To barbecue means to slow-cook meat at a low temperature for a long time over wood or charcoal. In America, barbecue (or BBQ) originated in the late 1800’s during Western cattle drives. The cowboys were fed the less than perfect cuts of meat, often brisket, a tough and stringy piece of meat that required five to seven hours of cooking to tenderize. Other barbecue meats used were pork butt, pork ribs, beef ribs, venison and goat.
However, barbecue was not invented in America and no one knows who invented the barbecue. The word ‘Barbecue’ might come from the Taino Indian word ‘barbacoa’ meaning meat-smoking apparatus. ‘Barbecue’ could have also originated from the French word “Barbe a queue” which means “whiskers-to-tail.”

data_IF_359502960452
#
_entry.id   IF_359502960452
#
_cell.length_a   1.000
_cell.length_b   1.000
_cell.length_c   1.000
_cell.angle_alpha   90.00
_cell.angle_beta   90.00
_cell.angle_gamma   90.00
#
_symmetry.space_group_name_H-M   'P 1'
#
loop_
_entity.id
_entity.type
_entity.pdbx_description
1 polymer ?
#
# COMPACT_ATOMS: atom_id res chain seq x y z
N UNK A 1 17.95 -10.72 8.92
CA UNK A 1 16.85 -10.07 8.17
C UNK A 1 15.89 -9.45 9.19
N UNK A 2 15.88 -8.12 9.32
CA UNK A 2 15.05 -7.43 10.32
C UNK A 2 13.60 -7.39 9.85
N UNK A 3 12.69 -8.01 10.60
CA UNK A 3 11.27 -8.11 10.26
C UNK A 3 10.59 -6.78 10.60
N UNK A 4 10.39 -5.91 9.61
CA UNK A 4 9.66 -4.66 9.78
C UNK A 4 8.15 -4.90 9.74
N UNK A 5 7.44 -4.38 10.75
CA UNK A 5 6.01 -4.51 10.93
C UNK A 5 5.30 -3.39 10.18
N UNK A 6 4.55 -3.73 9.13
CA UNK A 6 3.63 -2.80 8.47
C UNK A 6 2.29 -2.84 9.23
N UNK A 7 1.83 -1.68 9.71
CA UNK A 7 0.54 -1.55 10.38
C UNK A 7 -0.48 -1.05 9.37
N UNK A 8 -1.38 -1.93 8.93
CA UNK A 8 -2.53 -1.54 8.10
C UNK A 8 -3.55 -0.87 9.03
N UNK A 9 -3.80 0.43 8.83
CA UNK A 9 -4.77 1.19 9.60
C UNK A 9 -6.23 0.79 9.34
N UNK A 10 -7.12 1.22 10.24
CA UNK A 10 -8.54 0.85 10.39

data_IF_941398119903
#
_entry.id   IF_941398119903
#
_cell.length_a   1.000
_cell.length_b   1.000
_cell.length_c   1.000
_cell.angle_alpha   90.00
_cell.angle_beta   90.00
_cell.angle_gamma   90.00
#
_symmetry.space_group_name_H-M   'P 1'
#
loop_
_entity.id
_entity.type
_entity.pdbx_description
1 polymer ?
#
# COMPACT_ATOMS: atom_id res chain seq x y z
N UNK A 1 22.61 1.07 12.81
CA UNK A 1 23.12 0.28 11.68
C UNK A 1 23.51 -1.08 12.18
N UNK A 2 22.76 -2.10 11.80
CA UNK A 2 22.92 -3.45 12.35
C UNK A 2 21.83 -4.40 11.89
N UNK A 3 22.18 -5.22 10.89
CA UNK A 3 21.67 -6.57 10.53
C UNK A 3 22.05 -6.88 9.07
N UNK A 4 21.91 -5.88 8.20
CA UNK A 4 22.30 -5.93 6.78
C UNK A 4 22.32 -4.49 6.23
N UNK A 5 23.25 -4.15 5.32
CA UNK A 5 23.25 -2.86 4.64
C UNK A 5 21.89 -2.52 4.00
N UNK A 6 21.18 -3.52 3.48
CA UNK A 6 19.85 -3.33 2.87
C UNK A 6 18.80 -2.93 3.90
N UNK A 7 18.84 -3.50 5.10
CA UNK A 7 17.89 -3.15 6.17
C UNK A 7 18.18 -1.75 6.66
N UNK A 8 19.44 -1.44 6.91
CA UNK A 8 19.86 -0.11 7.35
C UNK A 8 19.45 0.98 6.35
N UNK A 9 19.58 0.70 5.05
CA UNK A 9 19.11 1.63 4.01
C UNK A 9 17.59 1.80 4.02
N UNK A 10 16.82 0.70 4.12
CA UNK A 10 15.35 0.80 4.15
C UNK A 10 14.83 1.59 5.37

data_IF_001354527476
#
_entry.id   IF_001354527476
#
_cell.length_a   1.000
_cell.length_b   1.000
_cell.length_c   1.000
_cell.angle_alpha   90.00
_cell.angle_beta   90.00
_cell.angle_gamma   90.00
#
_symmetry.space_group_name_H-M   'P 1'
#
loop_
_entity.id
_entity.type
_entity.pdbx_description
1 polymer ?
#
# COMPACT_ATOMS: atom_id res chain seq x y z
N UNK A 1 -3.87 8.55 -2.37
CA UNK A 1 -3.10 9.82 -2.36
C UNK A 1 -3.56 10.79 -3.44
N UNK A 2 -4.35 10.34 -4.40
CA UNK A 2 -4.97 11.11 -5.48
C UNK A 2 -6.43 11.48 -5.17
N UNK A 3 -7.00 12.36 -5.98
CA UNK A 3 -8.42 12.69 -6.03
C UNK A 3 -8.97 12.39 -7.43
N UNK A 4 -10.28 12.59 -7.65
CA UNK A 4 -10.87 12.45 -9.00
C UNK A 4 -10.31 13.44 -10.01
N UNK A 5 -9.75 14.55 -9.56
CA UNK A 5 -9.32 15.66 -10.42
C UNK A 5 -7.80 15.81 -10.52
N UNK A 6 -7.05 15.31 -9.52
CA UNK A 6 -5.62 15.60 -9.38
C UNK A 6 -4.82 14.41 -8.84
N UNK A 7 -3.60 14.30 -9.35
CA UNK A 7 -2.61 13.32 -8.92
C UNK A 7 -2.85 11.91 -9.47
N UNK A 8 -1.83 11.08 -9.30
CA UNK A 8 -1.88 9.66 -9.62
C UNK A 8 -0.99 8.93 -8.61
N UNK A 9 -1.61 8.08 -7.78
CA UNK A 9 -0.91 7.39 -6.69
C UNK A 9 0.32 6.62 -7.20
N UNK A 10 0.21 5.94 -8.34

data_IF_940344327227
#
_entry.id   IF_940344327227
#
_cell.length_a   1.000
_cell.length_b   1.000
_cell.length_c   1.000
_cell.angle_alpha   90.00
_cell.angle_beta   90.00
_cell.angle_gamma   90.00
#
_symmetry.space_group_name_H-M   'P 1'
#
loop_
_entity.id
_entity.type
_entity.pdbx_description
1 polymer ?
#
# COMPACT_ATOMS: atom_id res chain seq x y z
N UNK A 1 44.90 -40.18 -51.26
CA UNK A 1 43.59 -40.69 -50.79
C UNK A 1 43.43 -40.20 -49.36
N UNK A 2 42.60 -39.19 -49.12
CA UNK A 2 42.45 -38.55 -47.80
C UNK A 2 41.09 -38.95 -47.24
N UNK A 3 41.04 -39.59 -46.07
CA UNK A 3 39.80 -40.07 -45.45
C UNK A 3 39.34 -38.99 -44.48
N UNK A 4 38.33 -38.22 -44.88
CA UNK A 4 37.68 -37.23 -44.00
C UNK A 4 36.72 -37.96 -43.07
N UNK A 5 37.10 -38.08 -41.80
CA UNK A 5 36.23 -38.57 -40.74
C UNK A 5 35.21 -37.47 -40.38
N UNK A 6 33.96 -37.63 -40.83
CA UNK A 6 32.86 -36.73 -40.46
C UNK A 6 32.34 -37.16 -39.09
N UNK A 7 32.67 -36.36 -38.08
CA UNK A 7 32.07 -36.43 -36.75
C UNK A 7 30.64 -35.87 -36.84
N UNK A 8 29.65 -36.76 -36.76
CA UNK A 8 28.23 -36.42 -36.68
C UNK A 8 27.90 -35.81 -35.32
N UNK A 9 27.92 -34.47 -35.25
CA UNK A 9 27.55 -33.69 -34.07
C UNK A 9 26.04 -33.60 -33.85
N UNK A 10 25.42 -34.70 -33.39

No one is sure of the correct origins of the word.
Who Invented the Charcoal Briquette?
Ellsworth B. A. Zwoyer of Pennsylvania patented a design for charcoal briquettes in 1897. (See the image to the right) After World War One, the Zwoyer Fuel Company built charcoal briquette manufacturing plants in the United States with plants in Buffalo, NY and Fall River, MA.
There are stories circulating that Henry Ford invented the very first briquette in 1920 with the help of Thomas Edison. However, the 1897 patent obviously predates this and Ford and Edison both knew Zwoyer.
Ford is the man who popularized the gas-powered car in America and invented the assembly line for automobile manufacturing. Ford created a briquette from the wood scraps and sawdust from his car factory.
E.G. Kingsford bought Ford’s briquette and placed it into commercial production.